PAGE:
Sunday, June 21, 2009


The Healer-King sits on his throne, at the centre of his glass castle so high above the earth. A petitioner kneels on the dias before him. She has come, as so many do, for healing. This she presently recieves.

With a regal wave of his hand, the King causes a great light to come forth. It swirls about him, leaving a trail of stars, and returns to him; in this moment the woman's ailments are healed. She looks at herself with astonishment, and then, remembering herself, retreats off the dias, bowing profusely as she goes. She leaves the throne room; the next petitioner, a man in a white robe, approaches.

"What is your sickness?" the Healer-King asks. "I sense no affliction in you."

"It is not an ill of the body, your Majesty, but of the spirit," the white-robed man replies. "My driving purpose is incomplete, my dharma unfufilled; it was for this reason that I came to you."

"Is this so?" the King asks. "Perhaps you should have travelled to my brother to the west, the Philosopher-King, or my brother in the east, the Bodhisattva-King; either might have aided you. Certainly I can assist you to reach them; but I am uncertain as to how I might otherwise be of use to you."

"Ah, Your Majesty, but you misunderstand the nature of my trouble," the white-robed man replies. "I am of the order of the Hashashin; and my dharmas is that of the Killer."

The King pauses. "You are here to end my life, then," he says slowly.

The Hashashin nods. "It is so."

"Why will you do this thing?" the King asks.

The Hashashin answers:

Your life must end.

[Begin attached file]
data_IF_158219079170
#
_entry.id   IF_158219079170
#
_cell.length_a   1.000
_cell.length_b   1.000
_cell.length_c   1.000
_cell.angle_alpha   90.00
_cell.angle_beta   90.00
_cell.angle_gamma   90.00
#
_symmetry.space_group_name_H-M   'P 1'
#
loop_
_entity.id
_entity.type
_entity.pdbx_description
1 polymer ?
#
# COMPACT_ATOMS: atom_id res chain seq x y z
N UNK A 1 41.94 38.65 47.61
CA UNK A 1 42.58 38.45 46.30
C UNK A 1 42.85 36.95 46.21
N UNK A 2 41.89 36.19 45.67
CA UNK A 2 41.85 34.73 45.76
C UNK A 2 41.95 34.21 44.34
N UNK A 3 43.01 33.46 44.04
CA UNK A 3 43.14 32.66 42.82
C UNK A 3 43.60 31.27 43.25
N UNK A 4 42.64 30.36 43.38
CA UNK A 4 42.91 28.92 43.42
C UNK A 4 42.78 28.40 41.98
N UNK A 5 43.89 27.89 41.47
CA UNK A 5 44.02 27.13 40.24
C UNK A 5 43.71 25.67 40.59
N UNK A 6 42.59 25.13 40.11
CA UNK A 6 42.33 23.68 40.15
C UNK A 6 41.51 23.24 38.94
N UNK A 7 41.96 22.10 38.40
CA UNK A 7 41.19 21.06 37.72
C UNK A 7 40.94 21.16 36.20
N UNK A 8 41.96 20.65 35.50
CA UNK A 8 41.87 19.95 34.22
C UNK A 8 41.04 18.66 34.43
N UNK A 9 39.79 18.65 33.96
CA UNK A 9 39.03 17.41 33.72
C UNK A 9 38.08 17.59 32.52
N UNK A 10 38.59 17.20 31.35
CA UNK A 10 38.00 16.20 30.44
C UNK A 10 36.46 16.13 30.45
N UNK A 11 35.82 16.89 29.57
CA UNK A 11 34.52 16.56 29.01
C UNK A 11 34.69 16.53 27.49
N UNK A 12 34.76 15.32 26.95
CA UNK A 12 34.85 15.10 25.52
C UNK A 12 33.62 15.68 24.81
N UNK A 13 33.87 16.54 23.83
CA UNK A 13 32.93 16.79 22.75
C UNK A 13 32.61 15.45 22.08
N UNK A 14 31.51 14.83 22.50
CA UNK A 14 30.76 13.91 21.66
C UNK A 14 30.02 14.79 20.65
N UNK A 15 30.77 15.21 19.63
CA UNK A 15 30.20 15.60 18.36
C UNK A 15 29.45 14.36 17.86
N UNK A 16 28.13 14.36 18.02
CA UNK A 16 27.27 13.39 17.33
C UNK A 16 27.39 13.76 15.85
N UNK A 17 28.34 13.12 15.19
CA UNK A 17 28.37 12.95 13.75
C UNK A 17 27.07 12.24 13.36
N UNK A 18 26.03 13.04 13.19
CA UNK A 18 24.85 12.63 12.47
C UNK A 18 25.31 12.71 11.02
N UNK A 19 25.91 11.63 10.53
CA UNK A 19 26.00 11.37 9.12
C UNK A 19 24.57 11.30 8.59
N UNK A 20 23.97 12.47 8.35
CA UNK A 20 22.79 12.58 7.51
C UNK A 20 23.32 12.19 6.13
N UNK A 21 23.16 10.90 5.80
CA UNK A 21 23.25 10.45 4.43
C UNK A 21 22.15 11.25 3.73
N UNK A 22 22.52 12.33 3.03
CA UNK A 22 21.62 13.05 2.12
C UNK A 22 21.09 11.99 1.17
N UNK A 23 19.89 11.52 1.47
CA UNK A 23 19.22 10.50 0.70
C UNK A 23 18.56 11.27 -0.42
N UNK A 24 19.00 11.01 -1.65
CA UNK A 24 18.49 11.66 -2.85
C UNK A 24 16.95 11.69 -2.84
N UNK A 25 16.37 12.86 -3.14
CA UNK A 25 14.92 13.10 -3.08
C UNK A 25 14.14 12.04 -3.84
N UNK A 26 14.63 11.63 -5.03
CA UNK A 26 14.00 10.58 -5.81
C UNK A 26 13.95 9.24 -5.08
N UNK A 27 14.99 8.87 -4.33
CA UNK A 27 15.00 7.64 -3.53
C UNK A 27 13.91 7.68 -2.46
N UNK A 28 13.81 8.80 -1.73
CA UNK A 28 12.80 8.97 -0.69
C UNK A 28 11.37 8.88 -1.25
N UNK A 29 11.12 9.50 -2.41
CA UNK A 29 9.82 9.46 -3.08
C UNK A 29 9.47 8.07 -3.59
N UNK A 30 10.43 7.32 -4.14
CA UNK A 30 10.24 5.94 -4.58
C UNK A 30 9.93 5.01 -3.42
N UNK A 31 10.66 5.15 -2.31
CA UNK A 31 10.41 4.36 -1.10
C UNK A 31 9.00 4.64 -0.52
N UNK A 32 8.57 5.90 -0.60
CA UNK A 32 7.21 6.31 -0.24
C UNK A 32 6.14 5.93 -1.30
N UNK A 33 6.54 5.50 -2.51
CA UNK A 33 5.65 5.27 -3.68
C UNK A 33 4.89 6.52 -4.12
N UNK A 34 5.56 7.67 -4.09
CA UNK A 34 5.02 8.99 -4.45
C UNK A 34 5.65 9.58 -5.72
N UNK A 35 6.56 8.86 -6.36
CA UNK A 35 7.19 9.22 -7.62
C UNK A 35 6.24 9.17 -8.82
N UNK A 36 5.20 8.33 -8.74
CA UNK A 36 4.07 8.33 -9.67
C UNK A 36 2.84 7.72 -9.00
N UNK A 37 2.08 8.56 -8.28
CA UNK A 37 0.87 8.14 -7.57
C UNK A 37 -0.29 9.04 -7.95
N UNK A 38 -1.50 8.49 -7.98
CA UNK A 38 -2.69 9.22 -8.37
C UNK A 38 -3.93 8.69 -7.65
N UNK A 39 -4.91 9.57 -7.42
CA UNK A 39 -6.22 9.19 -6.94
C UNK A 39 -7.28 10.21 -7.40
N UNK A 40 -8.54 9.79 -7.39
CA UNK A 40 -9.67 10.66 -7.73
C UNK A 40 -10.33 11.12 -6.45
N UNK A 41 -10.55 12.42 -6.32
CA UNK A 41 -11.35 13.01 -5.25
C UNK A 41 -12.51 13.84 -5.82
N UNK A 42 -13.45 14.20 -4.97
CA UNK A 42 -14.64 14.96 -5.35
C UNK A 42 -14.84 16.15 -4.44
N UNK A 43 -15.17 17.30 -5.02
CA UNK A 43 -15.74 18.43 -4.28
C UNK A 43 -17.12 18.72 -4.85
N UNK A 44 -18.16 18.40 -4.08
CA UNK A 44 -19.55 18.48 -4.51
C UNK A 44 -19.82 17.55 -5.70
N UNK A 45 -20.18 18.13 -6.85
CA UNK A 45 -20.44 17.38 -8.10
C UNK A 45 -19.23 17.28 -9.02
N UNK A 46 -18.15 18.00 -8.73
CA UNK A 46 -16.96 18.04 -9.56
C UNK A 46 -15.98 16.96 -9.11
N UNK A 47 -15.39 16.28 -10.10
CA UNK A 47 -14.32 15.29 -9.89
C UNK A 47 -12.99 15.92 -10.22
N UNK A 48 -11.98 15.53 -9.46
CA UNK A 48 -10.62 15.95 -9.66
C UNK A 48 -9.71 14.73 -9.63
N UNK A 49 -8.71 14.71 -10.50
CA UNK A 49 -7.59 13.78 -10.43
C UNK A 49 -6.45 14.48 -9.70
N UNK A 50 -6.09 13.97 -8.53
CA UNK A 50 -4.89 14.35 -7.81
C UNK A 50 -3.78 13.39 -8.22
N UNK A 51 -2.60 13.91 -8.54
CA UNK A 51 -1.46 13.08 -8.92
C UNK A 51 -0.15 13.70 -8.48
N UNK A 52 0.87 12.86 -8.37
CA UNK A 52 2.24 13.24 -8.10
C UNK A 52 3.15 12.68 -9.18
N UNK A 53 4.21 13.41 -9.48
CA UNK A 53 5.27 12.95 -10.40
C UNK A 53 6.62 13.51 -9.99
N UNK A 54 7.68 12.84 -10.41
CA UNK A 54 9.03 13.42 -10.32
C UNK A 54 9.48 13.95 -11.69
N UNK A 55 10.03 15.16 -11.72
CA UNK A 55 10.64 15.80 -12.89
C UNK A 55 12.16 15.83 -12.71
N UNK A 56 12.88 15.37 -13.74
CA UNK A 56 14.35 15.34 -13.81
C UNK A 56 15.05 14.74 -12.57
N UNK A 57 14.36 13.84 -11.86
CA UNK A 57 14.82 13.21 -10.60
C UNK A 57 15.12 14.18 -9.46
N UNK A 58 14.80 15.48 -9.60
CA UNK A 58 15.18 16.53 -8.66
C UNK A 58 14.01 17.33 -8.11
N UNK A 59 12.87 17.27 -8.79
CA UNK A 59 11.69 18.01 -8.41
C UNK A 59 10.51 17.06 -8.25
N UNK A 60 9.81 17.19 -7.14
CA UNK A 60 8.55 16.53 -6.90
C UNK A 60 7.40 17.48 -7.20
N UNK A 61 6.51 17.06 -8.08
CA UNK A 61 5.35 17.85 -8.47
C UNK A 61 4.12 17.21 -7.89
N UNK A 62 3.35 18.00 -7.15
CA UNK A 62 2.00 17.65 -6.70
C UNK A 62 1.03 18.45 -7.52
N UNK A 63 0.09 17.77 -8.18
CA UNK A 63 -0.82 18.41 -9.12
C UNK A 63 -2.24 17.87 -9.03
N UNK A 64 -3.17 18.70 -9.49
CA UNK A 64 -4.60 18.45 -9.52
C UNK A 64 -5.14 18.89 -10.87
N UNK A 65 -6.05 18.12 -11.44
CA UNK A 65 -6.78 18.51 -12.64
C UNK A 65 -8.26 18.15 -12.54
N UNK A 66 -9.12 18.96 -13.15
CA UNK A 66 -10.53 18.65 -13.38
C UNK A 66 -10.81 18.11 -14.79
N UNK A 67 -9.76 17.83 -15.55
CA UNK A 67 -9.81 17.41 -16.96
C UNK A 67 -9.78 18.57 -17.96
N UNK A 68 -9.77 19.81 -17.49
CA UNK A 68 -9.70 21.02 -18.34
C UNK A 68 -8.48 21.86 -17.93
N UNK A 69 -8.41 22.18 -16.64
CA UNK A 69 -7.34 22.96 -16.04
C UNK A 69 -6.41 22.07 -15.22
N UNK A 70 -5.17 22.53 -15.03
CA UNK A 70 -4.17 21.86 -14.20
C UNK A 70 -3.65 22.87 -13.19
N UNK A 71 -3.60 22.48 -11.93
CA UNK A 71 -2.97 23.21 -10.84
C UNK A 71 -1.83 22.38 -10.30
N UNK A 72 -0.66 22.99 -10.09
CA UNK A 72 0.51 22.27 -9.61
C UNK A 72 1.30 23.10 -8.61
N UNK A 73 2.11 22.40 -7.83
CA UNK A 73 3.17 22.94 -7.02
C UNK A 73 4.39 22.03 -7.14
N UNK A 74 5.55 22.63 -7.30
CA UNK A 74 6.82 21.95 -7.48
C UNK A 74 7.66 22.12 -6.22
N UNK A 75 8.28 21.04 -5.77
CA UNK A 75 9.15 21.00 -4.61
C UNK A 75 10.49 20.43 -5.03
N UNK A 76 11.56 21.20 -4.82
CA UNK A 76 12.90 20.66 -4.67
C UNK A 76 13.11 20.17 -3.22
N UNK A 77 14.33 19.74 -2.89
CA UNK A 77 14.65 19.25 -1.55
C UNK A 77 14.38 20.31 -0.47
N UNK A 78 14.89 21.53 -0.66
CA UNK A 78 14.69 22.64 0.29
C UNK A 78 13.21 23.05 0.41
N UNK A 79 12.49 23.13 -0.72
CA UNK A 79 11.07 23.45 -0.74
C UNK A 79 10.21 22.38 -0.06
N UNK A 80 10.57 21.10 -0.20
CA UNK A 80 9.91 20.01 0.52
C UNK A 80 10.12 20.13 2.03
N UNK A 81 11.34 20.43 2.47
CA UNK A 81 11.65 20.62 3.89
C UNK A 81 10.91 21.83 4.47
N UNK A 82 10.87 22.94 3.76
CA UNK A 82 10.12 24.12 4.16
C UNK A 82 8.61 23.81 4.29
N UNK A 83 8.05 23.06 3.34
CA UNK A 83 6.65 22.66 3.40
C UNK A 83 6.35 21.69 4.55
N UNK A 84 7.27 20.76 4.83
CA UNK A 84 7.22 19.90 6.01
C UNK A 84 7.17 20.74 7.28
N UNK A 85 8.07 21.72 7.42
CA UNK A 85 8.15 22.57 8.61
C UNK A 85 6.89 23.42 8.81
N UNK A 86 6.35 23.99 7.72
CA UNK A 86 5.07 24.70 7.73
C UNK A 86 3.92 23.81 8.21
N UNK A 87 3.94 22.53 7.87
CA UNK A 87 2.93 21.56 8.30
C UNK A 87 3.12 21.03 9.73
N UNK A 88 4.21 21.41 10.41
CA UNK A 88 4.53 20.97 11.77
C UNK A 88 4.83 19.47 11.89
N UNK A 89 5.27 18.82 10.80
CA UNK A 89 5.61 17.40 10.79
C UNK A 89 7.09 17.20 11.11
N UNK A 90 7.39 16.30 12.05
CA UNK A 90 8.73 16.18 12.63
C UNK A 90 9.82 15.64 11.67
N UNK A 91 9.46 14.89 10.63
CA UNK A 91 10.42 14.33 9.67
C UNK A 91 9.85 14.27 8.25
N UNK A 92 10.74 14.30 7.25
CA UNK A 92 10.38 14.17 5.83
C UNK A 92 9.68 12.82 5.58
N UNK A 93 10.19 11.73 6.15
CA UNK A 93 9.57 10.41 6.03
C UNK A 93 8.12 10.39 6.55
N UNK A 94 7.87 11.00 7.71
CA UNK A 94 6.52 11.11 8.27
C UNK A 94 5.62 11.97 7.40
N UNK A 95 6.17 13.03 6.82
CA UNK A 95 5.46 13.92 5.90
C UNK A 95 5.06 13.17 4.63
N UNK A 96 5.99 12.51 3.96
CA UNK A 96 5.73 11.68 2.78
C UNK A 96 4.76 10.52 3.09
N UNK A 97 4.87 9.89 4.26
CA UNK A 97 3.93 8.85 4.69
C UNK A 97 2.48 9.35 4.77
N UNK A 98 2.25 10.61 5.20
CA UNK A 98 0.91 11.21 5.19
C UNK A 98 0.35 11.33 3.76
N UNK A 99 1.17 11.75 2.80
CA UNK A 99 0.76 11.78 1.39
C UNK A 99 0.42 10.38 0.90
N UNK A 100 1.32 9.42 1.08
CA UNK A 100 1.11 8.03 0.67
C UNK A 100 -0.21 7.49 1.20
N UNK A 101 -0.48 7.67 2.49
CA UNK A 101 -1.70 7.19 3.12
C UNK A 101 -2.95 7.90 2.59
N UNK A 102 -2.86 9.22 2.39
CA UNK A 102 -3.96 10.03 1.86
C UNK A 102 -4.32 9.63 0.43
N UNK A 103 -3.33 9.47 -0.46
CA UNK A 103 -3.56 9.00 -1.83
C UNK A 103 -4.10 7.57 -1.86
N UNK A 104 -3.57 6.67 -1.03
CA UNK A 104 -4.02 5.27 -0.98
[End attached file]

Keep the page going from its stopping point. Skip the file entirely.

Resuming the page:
Perhaps you committed some great sin;
Perhaps your very existence is an obstruction to the Great Design.
I know not.
I care not.
I am the Killer; and so I will deliver you to the greatest dharma of all,
that is,
which subsumes all others.
The King considers further.

"How will you do this thing?" he asks.

The Hashashin answers:
I will approach you.
and in my hand will be a knife.
Quickly, painlessly, your life will end,
and you will be delivered to the greatest dharma of all,
that is,
which subsumes all others.
The King again pauses.

"Is there any way in which this fate may be prevented?" he asks. "For, you see, I have helped many people, and would like that to continue; and, further, I am quite fond of my life, and would not like it to end in this way."

But the Hashashin feels no pity.
There is no branch in this path;
there is no fork in this road.
Your course was set a thousand years ago;
My purpose is what it is, and may not be halted;
I will deliver you to the greatest dharma of all,
that is,
which subsumes all others.
The King, having heard and understood this, now answers with decision in his voice.

"Come before me," he says. "Kneel, as a petitioner, as all who come before me, on the dias before my throne at the heart of this glass castle in the sky. In this way ritual may be maintained and tradition may be appeased; when this is accomplished, I will offer no resistance, and you may do whatever you must."

The Hashashin seems somewhat suspicious of this offer.

"I see that dagger at your side," he says. "Golden, yes; ceremonial, certainly; but might it not still descend, and wreak a bloody and unfortunate ending upon me, kneeling helpless upon the dias? This seems a fate which I would be ill-advised to consent myself to."

The King expected this; he now draws his dagger, and with a flick tosses it away. It flies past the Hashashin, and into the far recesses of the throne room. "Behold my goodwill!" he declares. "Even now, I render myself helpless; should you wish, you might even now stride directly to my throne, and there work your bloody trade. Such is my trust in you, that one of your order might do proper honor to a King, that I will make such a gesture."

The Hashashin considers this. "For my respect for you as a King, and as a Healer, I will do this thing," he decides; he walks up the dias, and kneels before the King. "Is this as you wish it?" he asks.

"Entirely," the Healer-King agrees, and pulls a cord hanging from the side of the throne.

A hole appears in the dias; and the Hashashin falls.

His dharma is subsumed to Death.

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